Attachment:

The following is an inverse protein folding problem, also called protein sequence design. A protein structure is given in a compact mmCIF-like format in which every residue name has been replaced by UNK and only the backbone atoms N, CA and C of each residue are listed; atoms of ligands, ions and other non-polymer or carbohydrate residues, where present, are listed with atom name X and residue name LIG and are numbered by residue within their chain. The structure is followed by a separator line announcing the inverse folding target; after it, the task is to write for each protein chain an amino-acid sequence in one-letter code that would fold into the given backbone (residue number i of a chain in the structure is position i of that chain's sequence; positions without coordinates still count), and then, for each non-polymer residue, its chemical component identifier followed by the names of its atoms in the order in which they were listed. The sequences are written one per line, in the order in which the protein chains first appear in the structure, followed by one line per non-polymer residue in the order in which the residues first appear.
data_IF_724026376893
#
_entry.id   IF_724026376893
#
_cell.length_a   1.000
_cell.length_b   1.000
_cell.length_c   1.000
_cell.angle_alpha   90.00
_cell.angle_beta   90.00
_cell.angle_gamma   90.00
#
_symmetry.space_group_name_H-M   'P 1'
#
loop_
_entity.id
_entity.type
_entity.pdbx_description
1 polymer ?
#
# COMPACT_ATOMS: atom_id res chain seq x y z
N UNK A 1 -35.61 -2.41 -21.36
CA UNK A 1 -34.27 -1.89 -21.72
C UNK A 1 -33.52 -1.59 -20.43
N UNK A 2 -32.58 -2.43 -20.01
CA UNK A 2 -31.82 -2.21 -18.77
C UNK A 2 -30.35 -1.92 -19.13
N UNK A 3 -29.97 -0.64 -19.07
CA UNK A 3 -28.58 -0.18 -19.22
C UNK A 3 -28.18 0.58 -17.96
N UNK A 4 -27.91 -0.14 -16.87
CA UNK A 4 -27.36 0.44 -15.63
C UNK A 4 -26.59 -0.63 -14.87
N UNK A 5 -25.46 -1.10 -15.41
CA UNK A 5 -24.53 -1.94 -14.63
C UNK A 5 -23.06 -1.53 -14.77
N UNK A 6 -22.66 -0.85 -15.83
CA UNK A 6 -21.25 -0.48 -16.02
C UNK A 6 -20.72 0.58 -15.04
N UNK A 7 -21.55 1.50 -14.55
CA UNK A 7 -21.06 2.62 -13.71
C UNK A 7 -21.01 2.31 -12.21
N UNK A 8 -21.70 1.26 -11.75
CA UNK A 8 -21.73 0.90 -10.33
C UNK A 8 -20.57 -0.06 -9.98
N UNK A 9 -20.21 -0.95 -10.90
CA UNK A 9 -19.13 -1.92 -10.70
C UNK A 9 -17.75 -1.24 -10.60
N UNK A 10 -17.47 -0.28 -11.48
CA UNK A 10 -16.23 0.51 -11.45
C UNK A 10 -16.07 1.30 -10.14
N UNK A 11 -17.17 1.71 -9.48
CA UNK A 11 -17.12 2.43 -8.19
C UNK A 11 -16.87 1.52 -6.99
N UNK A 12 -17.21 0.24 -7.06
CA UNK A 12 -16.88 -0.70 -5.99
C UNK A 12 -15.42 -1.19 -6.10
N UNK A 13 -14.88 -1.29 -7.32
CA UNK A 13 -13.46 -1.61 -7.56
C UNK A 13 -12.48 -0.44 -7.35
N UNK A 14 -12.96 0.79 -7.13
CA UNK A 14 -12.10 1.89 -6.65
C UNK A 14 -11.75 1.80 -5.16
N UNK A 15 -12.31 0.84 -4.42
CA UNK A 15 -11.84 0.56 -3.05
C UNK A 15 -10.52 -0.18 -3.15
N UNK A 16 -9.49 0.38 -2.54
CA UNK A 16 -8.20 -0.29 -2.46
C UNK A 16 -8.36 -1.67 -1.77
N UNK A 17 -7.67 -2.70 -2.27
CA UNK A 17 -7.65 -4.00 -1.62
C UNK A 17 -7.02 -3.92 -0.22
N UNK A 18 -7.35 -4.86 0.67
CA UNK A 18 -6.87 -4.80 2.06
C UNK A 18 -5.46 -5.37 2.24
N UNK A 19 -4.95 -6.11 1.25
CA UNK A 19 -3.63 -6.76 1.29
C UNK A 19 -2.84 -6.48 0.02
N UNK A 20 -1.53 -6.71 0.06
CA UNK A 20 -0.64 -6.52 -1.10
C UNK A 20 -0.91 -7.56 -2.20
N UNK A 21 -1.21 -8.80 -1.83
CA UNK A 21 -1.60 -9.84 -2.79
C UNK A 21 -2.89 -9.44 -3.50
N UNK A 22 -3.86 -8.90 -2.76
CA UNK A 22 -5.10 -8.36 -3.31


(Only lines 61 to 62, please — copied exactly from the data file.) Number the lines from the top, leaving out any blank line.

N UNK A 14 -12.96 0.79 -7.13
CA UNK A 14 -12.10 1.89 -6.65